Zilli season

Drink - Victoria Moore gets in the mood for winter

Here we go again. It's the end of November and an important date in the wine calender is upon us. The third Thursday in November (this year, it's the 16th) is the date when Beaujolais Nouveau is traditionally released.

Obviously, the whole charade of the grand Beaujolais race is little more than an overblown marketing ploy, but that is no reason to dismiss it out of hand.

Beaujolais Nouveau remains a seasonal pleasure. Shop windows barricaded with the first bottles of thin-looking, purply wine stir the same prickling anticipation as early glowing piles of pumpkins and satsumas. It marks the beginning of winter, the only sliver that isn't spoiled by being almost Christmas. And as fur-lined leather gloves are pulled on for the first time, you never think that you will want to drink any wine that's lightly chilled (except, perhaps, champagne). But it is so exciting, that first sip of the newly fermented vintage, made from grapes ripened in a season that has only just been snapped out of sight by the newly crisped air.

This year, there's a new wine to look at, and it's Italian, brought into the country by "the chef to the stars" Aldo Zilli at the beginning of this month, just early enough to steal a march on the now traditional French option. The first I heard about it was from his PRs. "Aldo has just rung us from Abruzzo where he is visiting family and has just done a deal with a vineyard exclusively to showcase a new wine at the Zilli restaurants before it goes on sale nationwide," they told me a few weeks ago.

This is a slightly disingenuous explanation. Abruzzo is an area on the same latitude as Rome. This wine, Novello (which, not surprisingly, means new or early), is from a vineyard in Valdobbiadene in the north of Italy, not far from Trento. Aldo came across the vineyard, the story goes, tasted the wine and enjoyed it so much that he just had to bring it over here. In my experience, you don't happen upon vineyards at the beginning of winter, you go looking for them. But I shall stop carping. The tale is typical of Aldo, and of his zesty tendency to sweep every acquaintance and every experience into the family bosom of Zilli-ness. This is part of his charm.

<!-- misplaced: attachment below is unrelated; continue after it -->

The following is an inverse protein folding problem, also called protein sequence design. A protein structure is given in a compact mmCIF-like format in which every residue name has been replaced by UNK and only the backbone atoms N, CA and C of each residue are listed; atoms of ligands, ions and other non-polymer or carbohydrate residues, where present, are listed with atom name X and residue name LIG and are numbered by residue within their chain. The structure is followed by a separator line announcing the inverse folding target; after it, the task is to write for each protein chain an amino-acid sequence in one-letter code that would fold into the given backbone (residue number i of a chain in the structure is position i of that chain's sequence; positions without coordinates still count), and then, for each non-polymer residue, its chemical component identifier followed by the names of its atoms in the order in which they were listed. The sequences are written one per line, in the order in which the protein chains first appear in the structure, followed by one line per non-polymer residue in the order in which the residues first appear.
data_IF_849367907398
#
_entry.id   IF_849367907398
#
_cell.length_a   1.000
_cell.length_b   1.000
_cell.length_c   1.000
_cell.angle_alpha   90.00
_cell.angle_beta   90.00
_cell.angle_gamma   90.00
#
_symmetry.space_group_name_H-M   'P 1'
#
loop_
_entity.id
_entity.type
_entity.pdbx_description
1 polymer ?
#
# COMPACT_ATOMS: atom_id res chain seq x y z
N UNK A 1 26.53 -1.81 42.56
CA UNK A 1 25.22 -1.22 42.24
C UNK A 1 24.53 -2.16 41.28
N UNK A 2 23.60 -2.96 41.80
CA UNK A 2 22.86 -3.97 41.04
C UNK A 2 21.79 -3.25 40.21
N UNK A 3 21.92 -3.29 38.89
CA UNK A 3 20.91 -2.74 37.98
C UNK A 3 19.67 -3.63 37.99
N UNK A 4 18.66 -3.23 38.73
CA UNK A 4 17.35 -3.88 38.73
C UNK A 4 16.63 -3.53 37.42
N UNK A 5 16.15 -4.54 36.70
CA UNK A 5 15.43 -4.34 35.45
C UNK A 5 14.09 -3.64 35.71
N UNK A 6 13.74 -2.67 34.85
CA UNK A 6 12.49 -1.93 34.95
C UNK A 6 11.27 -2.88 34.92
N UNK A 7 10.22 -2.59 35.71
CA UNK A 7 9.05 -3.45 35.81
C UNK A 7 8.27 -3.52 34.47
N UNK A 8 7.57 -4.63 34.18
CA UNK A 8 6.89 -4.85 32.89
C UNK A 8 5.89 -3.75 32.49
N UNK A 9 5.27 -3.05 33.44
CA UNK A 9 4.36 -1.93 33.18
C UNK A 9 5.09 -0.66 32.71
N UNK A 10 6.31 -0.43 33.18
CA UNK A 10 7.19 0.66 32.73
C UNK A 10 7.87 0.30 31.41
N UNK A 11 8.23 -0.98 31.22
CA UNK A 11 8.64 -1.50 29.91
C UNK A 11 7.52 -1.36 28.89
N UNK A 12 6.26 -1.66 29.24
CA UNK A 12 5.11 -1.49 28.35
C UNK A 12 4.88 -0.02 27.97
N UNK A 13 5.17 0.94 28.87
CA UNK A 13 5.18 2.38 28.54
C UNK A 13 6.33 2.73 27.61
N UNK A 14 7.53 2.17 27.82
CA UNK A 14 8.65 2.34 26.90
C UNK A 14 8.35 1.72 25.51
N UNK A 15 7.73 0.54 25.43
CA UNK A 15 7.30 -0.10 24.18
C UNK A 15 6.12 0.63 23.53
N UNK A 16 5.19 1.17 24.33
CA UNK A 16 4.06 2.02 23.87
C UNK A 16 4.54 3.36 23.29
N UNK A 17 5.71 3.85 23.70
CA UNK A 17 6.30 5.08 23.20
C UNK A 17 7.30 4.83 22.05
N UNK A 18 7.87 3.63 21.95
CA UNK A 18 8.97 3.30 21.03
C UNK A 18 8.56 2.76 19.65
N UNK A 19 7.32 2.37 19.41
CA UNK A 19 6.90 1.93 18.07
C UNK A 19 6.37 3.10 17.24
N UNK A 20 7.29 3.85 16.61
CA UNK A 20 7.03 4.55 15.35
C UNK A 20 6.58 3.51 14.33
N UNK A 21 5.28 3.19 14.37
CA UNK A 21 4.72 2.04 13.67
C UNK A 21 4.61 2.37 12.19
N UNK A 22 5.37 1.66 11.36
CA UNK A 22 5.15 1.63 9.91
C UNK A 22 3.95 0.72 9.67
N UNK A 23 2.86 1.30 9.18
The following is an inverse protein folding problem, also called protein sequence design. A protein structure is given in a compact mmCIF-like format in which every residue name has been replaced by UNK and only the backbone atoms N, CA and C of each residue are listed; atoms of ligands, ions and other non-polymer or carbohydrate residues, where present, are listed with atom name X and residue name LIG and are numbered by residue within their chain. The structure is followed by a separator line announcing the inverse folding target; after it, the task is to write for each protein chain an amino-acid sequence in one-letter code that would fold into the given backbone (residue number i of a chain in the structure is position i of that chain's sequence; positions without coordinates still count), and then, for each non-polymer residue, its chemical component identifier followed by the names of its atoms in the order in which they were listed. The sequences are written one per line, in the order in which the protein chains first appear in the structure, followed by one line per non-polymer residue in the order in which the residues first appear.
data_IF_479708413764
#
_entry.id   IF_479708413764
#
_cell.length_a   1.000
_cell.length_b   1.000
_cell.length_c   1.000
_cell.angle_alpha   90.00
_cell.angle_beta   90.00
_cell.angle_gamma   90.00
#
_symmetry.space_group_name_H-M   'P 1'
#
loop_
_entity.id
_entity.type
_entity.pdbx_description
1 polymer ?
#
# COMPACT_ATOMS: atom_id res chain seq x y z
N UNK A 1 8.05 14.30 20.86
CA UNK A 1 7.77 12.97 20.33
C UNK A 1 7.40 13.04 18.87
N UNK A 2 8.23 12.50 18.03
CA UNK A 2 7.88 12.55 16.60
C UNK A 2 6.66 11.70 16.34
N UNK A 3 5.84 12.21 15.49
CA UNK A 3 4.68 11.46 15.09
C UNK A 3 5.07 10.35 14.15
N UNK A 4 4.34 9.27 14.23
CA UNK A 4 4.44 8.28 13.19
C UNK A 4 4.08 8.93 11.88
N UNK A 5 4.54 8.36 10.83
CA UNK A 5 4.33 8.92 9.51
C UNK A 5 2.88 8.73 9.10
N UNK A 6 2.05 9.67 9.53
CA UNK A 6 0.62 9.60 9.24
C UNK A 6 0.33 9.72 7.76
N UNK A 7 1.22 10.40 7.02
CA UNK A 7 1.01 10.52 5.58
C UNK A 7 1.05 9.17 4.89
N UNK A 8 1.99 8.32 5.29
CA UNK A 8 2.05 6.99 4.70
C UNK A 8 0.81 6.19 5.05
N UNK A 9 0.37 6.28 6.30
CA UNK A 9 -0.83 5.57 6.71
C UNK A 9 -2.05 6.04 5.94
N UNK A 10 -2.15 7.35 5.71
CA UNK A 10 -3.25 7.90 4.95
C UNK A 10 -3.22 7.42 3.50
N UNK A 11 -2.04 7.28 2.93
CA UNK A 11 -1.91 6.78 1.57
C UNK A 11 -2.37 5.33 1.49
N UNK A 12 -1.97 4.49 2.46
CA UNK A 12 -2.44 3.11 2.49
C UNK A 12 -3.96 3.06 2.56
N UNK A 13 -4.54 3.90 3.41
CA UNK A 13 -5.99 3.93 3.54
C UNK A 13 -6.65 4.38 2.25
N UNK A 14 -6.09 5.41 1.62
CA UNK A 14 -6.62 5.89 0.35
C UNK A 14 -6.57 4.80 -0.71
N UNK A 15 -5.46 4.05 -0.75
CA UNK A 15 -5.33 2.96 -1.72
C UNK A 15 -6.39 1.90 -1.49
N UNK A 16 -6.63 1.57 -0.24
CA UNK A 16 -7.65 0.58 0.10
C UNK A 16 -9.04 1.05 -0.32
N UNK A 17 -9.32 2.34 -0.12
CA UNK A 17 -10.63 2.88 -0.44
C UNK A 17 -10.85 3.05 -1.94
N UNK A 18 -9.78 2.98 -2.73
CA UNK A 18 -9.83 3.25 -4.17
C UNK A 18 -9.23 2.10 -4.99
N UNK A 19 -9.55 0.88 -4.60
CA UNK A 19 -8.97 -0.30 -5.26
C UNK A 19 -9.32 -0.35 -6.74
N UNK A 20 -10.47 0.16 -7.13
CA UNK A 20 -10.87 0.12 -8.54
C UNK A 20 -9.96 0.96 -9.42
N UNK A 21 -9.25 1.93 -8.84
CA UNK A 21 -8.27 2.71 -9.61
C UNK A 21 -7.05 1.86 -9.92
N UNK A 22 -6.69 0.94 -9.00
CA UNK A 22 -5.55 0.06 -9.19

It comes as no great shock to learn that Aldo has really gone to town on this wine, researching a Venetian menu to serve alongside it in his restaurant. You do not need to go to such lengths to drink it yourself.

The label is hideously off-putting - a black-and-white shot of a baby, for heaven's sake, crawling and crying out with glee. (A baby wine with a baby on the label: I am sorry if you think this obvious. I make the point only because it took me some time to make the connection myself.)

The wine itself does, I think, need food to balance it. It's a good lunchtime wine. Made with Merlot and Teroldego Rotaliano, a grape grown practically nowhere outside north-east Italy, it does not have the soft fruitiness of the Gamay that makes Beaujolais so very drinkable. The nose is all red fruits - cherries and raspberries, some have said. It is also quite acidic and, like Aldo, rather lively. It is meant to be drunk within the year - swigged down with gusto (the price point allows this), paying little attention to the flavour. It is recommended that it be drunk with appetisers, fish, soups and white meat. Aldo served it with fried fish (a clever match - it would cut very well through the fatty flavours), rustic bean stew and chestnut cream.

One last word of caution: wines such as this are not for everyone. They suit a particular mood and a particular time. They can taste delicious. They can taste thin, overly acidic, insubstantial and as out of place as tinsel and fairy lights on a hot summer's day. But in any case, part of the fun, with seasonal drinking, is getting it right.

This article first appeared in the 20 November 2000 issue of the New Statesman, The New Statesman Interview - Lord Falconer